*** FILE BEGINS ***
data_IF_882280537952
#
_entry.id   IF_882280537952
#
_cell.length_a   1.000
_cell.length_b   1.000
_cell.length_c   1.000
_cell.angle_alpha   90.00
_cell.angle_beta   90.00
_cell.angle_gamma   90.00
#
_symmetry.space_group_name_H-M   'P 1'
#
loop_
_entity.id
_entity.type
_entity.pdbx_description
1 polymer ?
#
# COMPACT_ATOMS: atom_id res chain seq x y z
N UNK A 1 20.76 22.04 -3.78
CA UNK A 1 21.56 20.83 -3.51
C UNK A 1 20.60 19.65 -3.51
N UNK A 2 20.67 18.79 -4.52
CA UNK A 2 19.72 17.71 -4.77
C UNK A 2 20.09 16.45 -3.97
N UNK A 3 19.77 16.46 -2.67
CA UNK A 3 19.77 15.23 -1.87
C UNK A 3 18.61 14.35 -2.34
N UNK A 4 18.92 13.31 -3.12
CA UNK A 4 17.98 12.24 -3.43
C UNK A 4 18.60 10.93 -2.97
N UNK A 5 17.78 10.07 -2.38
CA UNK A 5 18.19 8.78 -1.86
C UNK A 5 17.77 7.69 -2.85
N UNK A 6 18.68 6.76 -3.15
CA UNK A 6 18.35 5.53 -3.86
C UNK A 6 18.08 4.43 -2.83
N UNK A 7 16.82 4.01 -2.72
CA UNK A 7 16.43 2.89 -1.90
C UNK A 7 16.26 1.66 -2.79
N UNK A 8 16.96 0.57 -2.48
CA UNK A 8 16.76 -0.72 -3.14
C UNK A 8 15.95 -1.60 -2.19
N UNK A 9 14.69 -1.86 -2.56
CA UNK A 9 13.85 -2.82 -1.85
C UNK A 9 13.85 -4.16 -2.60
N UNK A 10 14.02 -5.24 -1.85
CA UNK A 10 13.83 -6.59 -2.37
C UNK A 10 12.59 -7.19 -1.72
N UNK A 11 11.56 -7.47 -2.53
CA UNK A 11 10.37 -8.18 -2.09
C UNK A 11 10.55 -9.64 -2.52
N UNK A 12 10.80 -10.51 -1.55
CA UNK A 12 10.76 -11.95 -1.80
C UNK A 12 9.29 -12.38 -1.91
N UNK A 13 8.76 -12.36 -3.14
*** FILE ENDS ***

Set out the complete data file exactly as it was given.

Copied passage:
data_IF_882280537952
#
_entry.id   IF_882280537952
#
_cell.length_a   1.000
_cell.length_b   1.000
_cell.length_c   1.000
_cell.angle_alpha   90.00
_cell.angle_beta   90.00
_cell.angle_gamma   90.00
#
_symmetry.space_group_name_H-M   'P 1'
#
loop_
_entity.id
_entity.type
_entity.pdbx_description
1 polymer ?
#
# COMPACT_ATOMS: atom_id res chain seq x y z
N UNK A 1 20.76 22.04 -3.78
CA UNK A 1 21.56 20.83 -3.51
C UNK A 1 20.60 19.65 -3.51
N UNK A 2 20.67 18.79 -4.52
CA UNK A 2 19.72 17.71 -4.77
C UNK A 2 20.09 16.45 -3.97
N UNK A 3 19.77 16.46 -2.67
CA UNK A 3 19.77 15.23 -1.87
C UNK A 3 18.61 14.35 -2.34
N UNK A 4 18.92 13.31 -3.12
CA UNK A 4 17.98 12.24 -3.43
C UNK A 4 18.60 10.93 -2.97
N UNK A 5 17.78 10.07 -2.38
CA UNK A 5 18.19 8.78 -1.86
C UNK A 5 17.77 7.69 -2.85
N UNK A 6 18.68 6.76 -3.15
CA UNK A 6 18.35 5.53 -3.86
C UNK A 6 18.08 4.43 -2.83
N UNK A 7 16.82 4.01 -2.72
CA UNK A 7 16.43 2.89 -1.90
C UNK A 7 16.26 1.66 -2.79
N UNK A 8 16.96 0.57 -2.48
CA UNK A 8 16.76 -0.72 -3.14
C UNK A 8 15.95 -1.60 -2.19
N UNK A 9 14.69 -1.86 -2.56
CA UNK A 9 13.85 -2.82 -1.85
C UNK A 9 13.85 -4.16 -2.60
N UNK A 10 14.02 -5.24 -1.85
CA UNK A 10 13.83 -6.59 -2.37
C UNK A 10 12.59 -7.19 -1.72
N UNK A 11 11.56 -7.47 -2.53
CA UNK A 11 10.37 -8.18 -2.09
C UNK A 11 10.55 -9.64 -2.52
N UNK A 12 10.80 -10.51 -1.55
CA UNK A 12 10.76 -11.95 -1.80
C UNK A 12 9.29 -12.38 -1.91
N UNK A 13 8.76 -12.36 -3.14